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Home | Tag Archives: Przewalski’s horse

Tag Archives: Przewalski’s horse

El Paso Zoo gets a Pony for the Holidays

The holidays came early at the El Paso Zoo with the highly-anticipated arrival of Brianna, the Zoo’s first female Przewalski’s horse.

Brianna arrived on Tuesday, December 6, and will soon join Vitalis, the Zoo’s male Przewalski’s horse, to become the Zoo’s first breeding pair of these endangered horses.

“In the 1960s, Przewalski’s horse were extinct in the wild,” explained Zoo Director Steve Marshall. “We are proud to join the important ongoing effort to preserve these magnificent creatures and reintroduce them to their natural habitats.”

Brianna came to the El Paso Zoo from the Smithsonian Conservation Biology Institute in Front Royal, Virginia. Born at the Bronx Zoo, she is eight years old and weighs approximately 775 pounds. The transfer comes as a recommendation from the Association of Zoos and Aquariums (AZA), whose Species Survival Plan® (SSP) works to conserve species such as the Przewalski’s horse through breeding and transfer plans.

These plans are designed to empower accredited zoos, including the El Paso Zoo, to protect and breed endangered animals in order to save them from extinction.

“Now that Brianna has arrived at the Zoo, she will go through a 30-40 day quarantine period,” explained Zoo Veterinarian Dr. Misty Garcia. “We just want to make sure she is healthy and has some quiet time to adjust to her new surroundings. So far she is doing very well.”

Muscular and stocky with light brown bodies and bristly black manes, Przewalski’s horses are the only wild, undomesticated horse remaining in the world. Their name, pronounced “shuh-VAL-skee” comes from Nikolai Przewalski, the 19th-century explorer who is credited with their discovery.

Through the collaborative efforts of AZA-accredited zoos and conservation partners, hundreds of Przewalski’s horses have returned to the wild. While there are still threats to the Przewalski’s horse’s survival, including climate change and encroaching private farms, active conservation strategies and breeding initiatives such as these will help ensure a stable, genetically-diverse population that will roam the wild for years to come.

El Paso Zoo to Receive Animal from Smithsonian’s National Zoo

On Wednesday, November 2, the El Paso Zoo will prepare to receive a female Przewalski’s horse from the Smithsonian’s National Zoo in Washington D.C.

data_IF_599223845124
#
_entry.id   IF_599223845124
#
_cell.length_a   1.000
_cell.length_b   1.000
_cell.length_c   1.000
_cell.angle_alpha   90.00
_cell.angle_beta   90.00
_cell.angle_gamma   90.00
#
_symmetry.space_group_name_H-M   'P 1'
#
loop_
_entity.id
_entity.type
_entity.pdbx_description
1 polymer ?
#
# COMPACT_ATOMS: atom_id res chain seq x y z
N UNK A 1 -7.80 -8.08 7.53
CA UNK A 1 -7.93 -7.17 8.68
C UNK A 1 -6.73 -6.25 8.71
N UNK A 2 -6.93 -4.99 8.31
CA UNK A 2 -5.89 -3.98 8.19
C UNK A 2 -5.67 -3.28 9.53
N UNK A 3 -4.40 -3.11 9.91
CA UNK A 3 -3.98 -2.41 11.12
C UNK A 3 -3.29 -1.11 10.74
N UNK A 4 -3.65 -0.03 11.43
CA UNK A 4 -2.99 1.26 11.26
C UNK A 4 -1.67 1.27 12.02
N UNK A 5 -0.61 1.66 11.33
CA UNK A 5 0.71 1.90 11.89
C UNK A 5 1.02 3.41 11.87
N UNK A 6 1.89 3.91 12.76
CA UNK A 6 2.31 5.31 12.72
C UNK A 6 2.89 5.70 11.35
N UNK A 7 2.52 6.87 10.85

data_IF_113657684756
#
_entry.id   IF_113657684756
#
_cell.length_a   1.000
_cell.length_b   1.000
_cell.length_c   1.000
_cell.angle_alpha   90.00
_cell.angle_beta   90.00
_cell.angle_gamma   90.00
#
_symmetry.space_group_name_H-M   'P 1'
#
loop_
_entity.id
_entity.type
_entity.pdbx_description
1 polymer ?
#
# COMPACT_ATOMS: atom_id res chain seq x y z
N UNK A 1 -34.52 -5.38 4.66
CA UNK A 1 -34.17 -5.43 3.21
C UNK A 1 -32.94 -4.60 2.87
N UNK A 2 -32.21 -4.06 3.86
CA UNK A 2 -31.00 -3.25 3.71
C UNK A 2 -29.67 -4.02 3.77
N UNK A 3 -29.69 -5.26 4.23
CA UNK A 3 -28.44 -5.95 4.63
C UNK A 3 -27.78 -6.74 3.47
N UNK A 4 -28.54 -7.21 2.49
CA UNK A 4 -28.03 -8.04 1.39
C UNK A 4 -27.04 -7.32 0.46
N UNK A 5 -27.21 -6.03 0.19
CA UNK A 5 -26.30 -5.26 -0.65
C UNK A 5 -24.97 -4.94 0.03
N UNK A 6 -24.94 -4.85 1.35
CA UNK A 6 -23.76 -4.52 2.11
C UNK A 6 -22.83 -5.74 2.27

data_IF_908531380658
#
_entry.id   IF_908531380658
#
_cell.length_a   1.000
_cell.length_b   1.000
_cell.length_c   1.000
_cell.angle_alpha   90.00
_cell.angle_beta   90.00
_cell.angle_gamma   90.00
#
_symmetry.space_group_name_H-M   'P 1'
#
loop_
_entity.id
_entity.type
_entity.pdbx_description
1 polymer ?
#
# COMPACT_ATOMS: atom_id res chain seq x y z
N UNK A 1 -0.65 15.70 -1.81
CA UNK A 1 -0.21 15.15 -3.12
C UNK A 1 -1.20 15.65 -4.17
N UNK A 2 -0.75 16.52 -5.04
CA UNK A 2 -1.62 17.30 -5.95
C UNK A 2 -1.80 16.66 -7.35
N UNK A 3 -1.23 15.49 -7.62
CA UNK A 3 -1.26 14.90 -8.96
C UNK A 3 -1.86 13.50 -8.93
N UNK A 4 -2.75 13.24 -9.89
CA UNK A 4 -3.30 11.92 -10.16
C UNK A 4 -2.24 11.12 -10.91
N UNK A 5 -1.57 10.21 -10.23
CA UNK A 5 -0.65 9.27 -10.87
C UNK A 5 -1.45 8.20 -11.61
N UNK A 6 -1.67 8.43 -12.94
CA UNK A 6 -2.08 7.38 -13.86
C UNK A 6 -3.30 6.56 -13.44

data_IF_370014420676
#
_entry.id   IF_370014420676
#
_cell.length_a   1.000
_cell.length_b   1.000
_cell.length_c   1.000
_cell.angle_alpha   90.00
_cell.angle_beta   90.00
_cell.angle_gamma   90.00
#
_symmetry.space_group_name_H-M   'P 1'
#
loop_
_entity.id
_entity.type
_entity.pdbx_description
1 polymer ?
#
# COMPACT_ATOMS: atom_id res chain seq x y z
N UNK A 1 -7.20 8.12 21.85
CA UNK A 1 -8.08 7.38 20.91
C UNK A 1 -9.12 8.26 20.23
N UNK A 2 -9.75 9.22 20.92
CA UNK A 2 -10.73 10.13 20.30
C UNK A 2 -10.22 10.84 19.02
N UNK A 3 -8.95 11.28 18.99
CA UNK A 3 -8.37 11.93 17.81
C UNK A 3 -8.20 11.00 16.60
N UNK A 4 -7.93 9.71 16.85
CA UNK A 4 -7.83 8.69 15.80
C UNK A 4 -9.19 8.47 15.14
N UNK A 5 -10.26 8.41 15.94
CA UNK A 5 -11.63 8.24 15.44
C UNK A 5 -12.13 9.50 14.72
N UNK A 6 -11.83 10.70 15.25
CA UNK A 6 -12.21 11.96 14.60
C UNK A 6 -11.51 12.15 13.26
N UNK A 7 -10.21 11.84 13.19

The female horse will join Vitalis, one of the El Paso Zoo’s two male Przewalski’s horses, and they will become the zoo’s first breeding pair of Przewalski’s horses.

In anticipation of the arrival of the female horse, the El Paso Zoo will transfer Vladimir, the zoo’s other male Przewalski’s horse, to the Dakota Zoo in Bismarck, North Dakota,

Przewalski’s horse
Przewalski’s horse

where he will also become part of a breeding pair.

“It is a huge privilege for the El Paso Zoo to have such an important role in saving the Przewalski’s horse,” said El Paso Zoo Director Steve Marshall. “We are incredibly thankful for the support of the community, which has allowed us to continue furthering our mission to protect and conserve endangered species.”

The transfer comes as a recommendation from the Association of Zoos and Aquariums (AZA), whose Species Survival Plan® (SSP) works to conserve species such as the Przewalski’s horse through breeding and transfer plans.

These plans are designed to empower accredited zoos, such as the El Paso Zoo, to protect and breed endangered animals in order to save them from extinction.

Przewalski’s horses, also called Asian wild horses, are the only truly wild horses remaining in the world. Muscular and stocky, these horses were declared extinct in the wild in the 1960s due to over-hunting and encroaching human settlements. Through the collaborative efforts of AZA-accredited zoos and conservation partners, hundreds of Przewalski’s horses have now begun returning to the wild.

While there are still threats to the Przewalski’s horse’s survival, including climate change and overgrazing by domestic animals, active conservation strategies and breeding initiatives such as these will help ensure a stable, genetically-diverse population that will roam the wild for years to come.

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